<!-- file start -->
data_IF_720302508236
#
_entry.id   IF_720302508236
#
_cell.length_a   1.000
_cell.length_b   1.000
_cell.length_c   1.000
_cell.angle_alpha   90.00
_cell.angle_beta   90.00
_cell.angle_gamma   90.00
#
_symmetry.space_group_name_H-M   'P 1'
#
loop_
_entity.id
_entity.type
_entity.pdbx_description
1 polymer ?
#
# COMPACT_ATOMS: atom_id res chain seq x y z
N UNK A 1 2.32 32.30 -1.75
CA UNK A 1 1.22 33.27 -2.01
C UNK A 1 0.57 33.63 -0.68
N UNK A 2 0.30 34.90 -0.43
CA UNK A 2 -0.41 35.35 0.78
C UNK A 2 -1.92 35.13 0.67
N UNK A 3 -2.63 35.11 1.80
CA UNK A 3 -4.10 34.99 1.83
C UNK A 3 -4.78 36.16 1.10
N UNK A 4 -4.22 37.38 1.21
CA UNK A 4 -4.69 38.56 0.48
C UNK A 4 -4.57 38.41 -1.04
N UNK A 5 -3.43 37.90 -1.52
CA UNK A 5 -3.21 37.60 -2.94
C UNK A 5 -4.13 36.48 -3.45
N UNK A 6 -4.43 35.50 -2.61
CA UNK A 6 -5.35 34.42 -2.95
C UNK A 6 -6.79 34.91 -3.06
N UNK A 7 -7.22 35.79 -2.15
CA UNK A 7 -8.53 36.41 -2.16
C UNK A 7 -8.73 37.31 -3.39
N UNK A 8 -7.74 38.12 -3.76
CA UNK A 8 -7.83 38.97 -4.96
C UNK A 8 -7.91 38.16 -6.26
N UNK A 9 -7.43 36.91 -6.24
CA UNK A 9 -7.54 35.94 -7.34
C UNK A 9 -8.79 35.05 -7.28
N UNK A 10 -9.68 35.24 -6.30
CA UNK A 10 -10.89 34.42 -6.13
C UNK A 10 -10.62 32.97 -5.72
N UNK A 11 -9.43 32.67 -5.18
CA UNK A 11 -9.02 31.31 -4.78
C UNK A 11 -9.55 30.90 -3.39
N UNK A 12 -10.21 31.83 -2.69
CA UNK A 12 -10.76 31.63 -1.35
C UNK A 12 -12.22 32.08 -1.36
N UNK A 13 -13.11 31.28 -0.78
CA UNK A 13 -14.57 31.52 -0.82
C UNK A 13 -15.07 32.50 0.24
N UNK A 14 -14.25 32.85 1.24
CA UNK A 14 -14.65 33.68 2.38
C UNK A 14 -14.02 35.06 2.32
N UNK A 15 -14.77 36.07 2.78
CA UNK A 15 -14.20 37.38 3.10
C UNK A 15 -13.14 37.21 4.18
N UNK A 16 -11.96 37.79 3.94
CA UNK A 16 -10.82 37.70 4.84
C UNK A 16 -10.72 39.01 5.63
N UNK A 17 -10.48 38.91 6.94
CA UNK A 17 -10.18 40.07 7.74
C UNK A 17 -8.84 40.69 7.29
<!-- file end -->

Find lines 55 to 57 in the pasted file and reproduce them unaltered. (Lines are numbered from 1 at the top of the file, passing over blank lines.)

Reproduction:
CA UNK A 12 -10.76 31.63 -1.35
C UNK A 12 -12.22 32.08 -1.36
N UNK A 13 -13.11 31.28 -0.78